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Cincinnati friends chronicle daily life, conversations over the difficult last year

'We wrote about what happened in America'
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Posted at 9:41 AM, Jun 09, 2021
and last updated 2021-06-10 11:24:30-04

CINCINNATI — The last year certainly gave us a lot to ponder when it comes to COVID-19: the economy, racial unrest and politics. Long-time friends Byron McCauley and Jennifer Mooney found themselves talking about these topics at length.

“Byron said, ‘Jennifer, I think we’re living through a key point in history. It’s a pivotal moment. George Floyd was killed and we’re in this global pandemic. Let’s start to write it down,’” she said. Her response: "Okay, I’ll start tomorrow.”

The result was a series of letters that the two have now published in a non-fiction book called "Hope Interrupted." Each letter builds a contemporaneous conversation between McCauley and Mooney beginning last summer through the beginning of this year. McCauley is a former columnist at the Cincinnati Enquirer. Mooney is a communications executive. They have been friends for about 10 years and say they have always had long conversations about important events and matters.

“We just started writing each other letters about what this day meant to us," McCauley said. "So, at the end of the day or sometimes the beginning of the day, the next day, we wrote about what happened in America and how did it impact us.”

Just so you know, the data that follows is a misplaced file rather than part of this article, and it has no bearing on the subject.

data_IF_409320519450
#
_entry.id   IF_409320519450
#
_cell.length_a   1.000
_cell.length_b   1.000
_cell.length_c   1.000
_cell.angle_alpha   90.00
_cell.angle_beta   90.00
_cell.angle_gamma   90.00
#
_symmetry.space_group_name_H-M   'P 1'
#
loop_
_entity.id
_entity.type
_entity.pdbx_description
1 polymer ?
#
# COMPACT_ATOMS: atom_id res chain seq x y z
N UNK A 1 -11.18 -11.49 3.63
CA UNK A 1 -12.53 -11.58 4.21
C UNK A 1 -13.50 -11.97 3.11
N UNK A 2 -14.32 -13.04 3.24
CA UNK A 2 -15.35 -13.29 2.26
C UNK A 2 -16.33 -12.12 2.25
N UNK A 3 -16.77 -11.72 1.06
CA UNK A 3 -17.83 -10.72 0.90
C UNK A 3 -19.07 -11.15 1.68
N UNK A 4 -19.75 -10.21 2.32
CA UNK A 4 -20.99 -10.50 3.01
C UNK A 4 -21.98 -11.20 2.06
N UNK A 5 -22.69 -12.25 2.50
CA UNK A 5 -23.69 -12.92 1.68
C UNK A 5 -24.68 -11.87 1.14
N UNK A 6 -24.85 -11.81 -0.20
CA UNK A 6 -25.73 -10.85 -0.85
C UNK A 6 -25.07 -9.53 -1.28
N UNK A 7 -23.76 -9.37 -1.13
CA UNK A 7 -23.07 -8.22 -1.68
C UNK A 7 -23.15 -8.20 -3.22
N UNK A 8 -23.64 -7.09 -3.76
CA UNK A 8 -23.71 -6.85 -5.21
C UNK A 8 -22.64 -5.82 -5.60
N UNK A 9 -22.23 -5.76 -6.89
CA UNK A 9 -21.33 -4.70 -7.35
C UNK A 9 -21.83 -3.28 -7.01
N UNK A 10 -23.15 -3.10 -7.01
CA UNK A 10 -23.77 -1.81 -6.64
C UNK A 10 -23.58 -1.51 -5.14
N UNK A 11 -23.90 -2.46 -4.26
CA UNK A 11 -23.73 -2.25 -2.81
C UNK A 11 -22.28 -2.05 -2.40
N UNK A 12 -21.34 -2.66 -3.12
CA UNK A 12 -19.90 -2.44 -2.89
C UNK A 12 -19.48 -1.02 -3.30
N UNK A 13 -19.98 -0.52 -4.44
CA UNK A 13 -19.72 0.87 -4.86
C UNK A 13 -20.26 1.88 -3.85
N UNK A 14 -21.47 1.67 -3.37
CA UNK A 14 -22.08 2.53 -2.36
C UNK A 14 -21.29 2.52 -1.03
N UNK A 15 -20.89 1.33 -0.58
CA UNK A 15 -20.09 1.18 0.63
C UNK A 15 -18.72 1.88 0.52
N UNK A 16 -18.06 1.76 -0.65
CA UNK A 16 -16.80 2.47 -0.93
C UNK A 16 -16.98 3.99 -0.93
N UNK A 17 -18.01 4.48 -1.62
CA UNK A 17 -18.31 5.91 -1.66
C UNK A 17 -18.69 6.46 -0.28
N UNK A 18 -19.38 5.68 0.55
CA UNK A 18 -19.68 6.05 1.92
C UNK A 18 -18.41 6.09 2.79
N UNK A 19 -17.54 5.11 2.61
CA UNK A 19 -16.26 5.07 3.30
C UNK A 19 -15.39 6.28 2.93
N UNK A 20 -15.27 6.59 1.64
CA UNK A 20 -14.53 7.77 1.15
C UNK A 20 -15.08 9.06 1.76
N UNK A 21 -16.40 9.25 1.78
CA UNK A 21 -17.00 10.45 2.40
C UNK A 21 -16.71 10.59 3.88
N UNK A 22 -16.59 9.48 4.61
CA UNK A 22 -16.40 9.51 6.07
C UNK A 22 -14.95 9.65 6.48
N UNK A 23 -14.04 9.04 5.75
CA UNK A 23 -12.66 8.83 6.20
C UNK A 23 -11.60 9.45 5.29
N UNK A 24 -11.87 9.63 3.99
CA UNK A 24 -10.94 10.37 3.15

Because of the pandemic, writing letters was the best way for them to collaborate on the book. Also, Mooney and her husband were in the process of moving to New Mexico as she was writing the book, which also prevented her from working on it in person.

The authors believe their friendship is unique because of their differences. McCauley is an African American man who grew up in Louisiana. Mooney is a Jewish woman who was born in Canton, Ohio, but spent most of her life in Cincinnati. But they have several similarities.

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Jennifer Mooney and Byron McCauley discuss new book "Hope Interrupted."

“We talked about parenting. We talked about health. We talked about our own health challenges,” Mooney said. “Byron was really adamant. He said he wanted to be raw. He wanted to be really straight-forward and get deep, and we did.“

“When you talk about when we got deep, it didn’t take very much, because Jennifer and I have always talked about everything,” McCauley said.

That includes fatherhood. Both grew up without their fathers around for the most part. Here's an excerpt from a letter McCauley wrote that talks about how he grew up, titled "The Most Painful Moment":

Jennifer, thank you for opening up about your father. I have had more than 24 hours to digest your letter and I decided that we both owe it to ourselves to be honest and candid. I have much more to say on this, my 22nd year as a father. I want to be able to like Father’s Day, but I never can, never have. If I think about all the friends in my little town when I was growing up, the majority of them had fathers and mothers in their home. They defied the stereotype, or so I imagined. But things are never ever as one imagines them. We idealize the thing that we think we lack. I had a father in my life for precisely nine years. As I noted, my mother became pregnant when she was a junior at Grambling State University. She went home to Plain Dealing, Louisiana, and taught elementary school on a provisional teacher’s license. She wore a rubber girdle to conceal her pregnancy until she couldn’t wear it anymore. I was born during the summertime at Confederate Memorial Hospital, weighing 4 pounds, 6 ounces. It’s a wonder I lived considering her lack of prenatal care and considering I was a little Black boy born in a charity hospital in a dangerously racist and segregated town. I didn’t see my biological dad until I was 16 years old, when I demanded my mother tell me who my biological father was. Imagine never knowing this for 16 years. I was not satisfied, and I knew that something was amiss. Nothing about me matched the people that I lived with. My face, my body type, my feet, my eyes. I always knew a part of me was definitely missing.